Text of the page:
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A Word About Literary Agents

Updated: Dec 11, 2023




What is a literary agent and why do I need one?


This is a question many book creatives ask themselves at some point in their career. I have been part of the writing community for some time now and I have found that the answer can vary from person to person and is not always simple.

Whether or not you choose to work with a literary agent honestly depends on what direction you’d like to take your career. I’ve seen creatives thrive both with and without an agent. So let’s dive in to exactly what a literary agent is and how to determine if working with one would be good for your career.

What do literary agents do?


A literary agent is a publishing professional that represents you and your intellectual property within the publishing world. They, ideally, should represent your career as an author and/or illustrator and help shape what projects would be suitable to pursue in the current market.

An agent will also work to sell your work to a publisher who will turn that work into a book. Agents juggle a lot. They read manuscripts, sometimes provide editorial feedback, sell publication and other rights, and guide their authors’ careers.

Literary agents usually work on commission, earning an industry standard of 15% of the author’s advance and sales. Keep in mind that figure can increase for certain rights sales such as foreign rights or film rights since they will usually have to split their fee with a co-agent.

Do I need a literary agent?


I’d say it’s best to have a plan in place and knowledge of your career goals in order to determine how an agent would be beneficial to you. For instance, if you would prefer to concentrate solely on the writing and/or illustrating part of your career and would rather not spend time searching for a publisher or negotiating contracts, then an agent would be beneficial to you. Also, many larger publishing houses will not even consider your manuscript for publication unless a literary agent submits it. Therefore, having an agent will open additional doors for those wanting to proceed with traditional publication.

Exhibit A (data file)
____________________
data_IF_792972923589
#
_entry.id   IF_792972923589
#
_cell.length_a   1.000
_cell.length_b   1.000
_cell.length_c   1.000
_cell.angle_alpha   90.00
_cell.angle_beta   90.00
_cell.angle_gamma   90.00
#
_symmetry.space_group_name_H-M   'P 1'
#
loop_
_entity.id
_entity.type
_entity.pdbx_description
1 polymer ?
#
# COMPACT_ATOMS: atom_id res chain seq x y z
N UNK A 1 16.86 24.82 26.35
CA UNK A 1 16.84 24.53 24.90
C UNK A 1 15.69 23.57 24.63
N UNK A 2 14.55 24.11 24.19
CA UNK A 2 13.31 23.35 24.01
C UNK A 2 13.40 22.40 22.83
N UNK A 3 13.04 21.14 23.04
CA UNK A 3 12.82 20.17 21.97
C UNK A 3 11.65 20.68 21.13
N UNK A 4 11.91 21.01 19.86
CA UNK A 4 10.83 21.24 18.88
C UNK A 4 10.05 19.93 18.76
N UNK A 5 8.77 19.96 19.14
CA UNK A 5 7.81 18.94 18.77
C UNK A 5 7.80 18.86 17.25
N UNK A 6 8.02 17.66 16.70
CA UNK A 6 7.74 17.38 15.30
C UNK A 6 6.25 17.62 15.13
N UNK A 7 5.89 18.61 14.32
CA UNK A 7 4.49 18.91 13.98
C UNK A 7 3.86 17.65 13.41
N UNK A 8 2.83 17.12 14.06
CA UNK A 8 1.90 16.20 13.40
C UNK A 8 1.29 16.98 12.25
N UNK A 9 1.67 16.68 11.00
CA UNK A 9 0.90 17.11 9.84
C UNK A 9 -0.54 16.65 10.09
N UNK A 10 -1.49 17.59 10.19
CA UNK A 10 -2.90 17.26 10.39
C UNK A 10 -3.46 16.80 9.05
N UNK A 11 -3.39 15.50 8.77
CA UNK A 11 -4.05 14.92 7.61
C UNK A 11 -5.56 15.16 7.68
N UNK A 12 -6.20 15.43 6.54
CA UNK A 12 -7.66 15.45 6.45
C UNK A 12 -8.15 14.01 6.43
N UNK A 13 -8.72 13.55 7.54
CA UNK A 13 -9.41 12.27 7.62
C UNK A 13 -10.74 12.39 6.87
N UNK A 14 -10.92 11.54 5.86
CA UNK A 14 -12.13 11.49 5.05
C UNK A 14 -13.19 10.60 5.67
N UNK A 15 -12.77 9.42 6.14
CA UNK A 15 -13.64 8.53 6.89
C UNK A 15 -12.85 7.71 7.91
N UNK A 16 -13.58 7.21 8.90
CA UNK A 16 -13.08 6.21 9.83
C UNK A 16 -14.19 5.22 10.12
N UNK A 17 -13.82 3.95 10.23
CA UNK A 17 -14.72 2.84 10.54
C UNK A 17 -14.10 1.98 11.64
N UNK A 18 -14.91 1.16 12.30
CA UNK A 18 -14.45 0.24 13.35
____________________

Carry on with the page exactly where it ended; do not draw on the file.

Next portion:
For those wishing to pursue self-publishing, an agent may not be necessary. Self-published authors put in all the work and shoulder the expense of publishing their projects. This allows them full control over their careers, what they write, and how their work is presented. They also keep a larger share of any profits they earn from sales. If you’d rather keep this control, then signing with an agent may not be for you.

Some authors combine self-publishing with seeking traditional publication and partner with a literary agent to help guide their decisions. Again, researching the industry and how your work can fit into the market is best when determining whether or not to work with an agent.


Where can I find a reputable literary agent?


There are many ways to find a literary agent. Here are a few links to websites that have compiled lists of agents and what their specialties are.

QueryTracker - A free database of literary agents and the genres they work in.

Publishers Marketplace - Includes a list of literary agents and their most recent sales data.

Manuscript Wish List - A helpful database of agents and the types of manuscripts they are currently seeking.

The bottom line is, there is no one right way to building a profitable career in publishing. However, knowing how an agent can assist with your plans can make all the difference in deciding what course of action is right for you.

I hope this information is helpful. If so, please subscribe to our newsletter for more tips on publishing, industry news, and forthcoming projects from Phoenix Media & Books authors.



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